IF you really want to help the local economy with your stimulus package money, go out and have dinner, or get a massage, says economics Professor Ian Eddie.
The Southern Cross University Graduate College of Management professor told the Tweed Daily News pampering yourself with a meal or mass- age was actually one of the best ways of ensuring your money stayed in the local economy.
Mr Eddie said the aim of the stimulus package was to keep Australia's domestic growth in the positive for this quarter, but people were free to do whatever they wanted with their handouts.
“This is sort of a challenge for people to do what the government wants them to do with the money,” Mr Eddie said.
He said buying a foreign-made piece of electronics equipment does help Australia's retail sector, despite much of the money going overseas.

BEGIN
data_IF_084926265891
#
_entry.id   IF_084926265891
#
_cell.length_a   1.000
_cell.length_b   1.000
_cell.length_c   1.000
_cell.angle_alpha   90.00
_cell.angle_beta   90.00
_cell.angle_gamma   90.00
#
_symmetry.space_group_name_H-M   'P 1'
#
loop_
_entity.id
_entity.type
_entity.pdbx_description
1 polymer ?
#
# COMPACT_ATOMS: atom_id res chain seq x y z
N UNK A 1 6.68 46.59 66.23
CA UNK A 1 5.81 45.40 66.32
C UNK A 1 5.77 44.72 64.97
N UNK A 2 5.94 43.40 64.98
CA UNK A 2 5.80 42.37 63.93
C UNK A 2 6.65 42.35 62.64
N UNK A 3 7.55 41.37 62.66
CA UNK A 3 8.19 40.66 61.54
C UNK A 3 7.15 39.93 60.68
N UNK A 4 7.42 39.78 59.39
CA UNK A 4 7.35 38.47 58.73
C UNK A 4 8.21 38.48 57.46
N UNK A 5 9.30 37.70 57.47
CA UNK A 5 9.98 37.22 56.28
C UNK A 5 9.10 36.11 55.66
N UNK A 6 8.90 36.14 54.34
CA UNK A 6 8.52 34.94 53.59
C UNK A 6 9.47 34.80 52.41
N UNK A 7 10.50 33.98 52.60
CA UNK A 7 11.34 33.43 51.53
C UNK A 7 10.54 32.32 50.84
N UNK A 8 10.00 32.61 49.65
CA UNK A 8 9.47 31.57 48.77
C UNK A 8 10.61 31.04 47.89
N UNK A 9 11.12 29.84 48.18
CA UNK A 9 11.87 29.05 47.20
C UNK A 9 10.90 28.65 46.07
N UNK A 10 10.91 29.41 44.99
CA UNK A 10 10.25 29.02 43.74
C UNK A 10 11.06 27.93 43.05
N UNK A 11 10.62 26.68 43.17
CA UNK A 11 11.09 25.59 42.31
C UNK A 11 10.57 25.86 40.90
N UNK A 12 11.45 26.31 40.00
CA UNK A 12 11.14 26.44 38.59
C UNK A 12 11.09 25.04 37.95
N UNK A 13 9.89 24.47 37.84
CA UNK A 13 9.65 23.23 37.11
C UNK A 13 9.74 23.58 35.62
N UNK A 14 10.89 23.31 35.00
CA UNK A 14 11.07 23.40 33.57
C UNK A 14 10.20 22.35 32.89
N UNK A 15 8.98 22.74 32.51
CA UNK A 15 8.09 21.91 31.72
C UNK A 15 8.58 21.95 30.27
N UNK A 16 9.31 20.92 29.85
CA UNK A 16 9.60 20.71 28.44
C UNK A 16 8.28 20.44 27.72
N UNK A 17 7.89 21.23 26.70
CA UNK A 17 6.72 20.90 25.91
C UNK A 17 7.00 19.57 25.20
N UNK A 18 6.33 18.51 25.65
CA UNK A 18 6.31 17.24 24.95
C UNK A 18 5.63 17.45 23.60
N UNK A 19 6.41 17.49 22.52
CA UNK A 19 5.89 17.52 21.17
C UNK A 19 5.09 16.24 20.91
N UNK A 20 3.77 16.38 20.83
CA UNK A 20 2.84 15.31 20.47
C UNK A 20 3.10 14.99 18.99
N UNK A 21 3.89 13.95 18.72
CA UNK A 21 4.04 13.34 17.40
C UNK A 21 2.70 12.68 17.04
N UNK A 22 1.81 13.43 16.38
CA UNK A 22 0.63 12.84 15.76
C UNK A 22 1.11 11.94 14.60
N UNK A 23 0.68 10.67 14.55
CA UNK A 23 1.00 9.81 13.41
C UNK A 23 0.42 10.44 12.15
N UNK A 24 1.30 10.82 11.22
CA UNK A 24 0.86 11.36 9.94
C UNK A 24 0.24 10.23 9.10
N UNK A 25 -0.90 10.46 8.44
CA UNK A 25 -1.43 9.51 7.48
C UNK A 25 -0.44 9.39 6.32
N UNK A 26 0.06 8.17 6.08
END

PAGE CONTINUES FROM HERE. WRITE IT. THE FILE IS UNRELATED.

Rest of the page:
Also, the overseas companies that make the electronics use a lot of raw materials sourced from Australia to build them.
Mr Eddie predicted the home renovations market would boom because people would turn to renovating their current house instead of looking to buy a new one.
“We do know that instead of people moving to a new home, they renovate their existing home; the home equipment market will have a bit of a boom,” Mr Eddie said.
He felt the government should have looked longer-term in its investment.
“If the government was going to allocate a section of the budget (to a stimulus package) they should be looking at long-term investment,” he said.
He said more money should have been put into infrastructure, like telecoms, rail, roads, shipping and green technology.
There are five key bonuses in the government's package, some of which have already been given out.
The farmer's hardship bonus, training and learning bonus and back-to-school bonus are all $950, while the tax bonus for working Australians and single-income family bonus are both $900 each.
The bonuses are being given out until early April.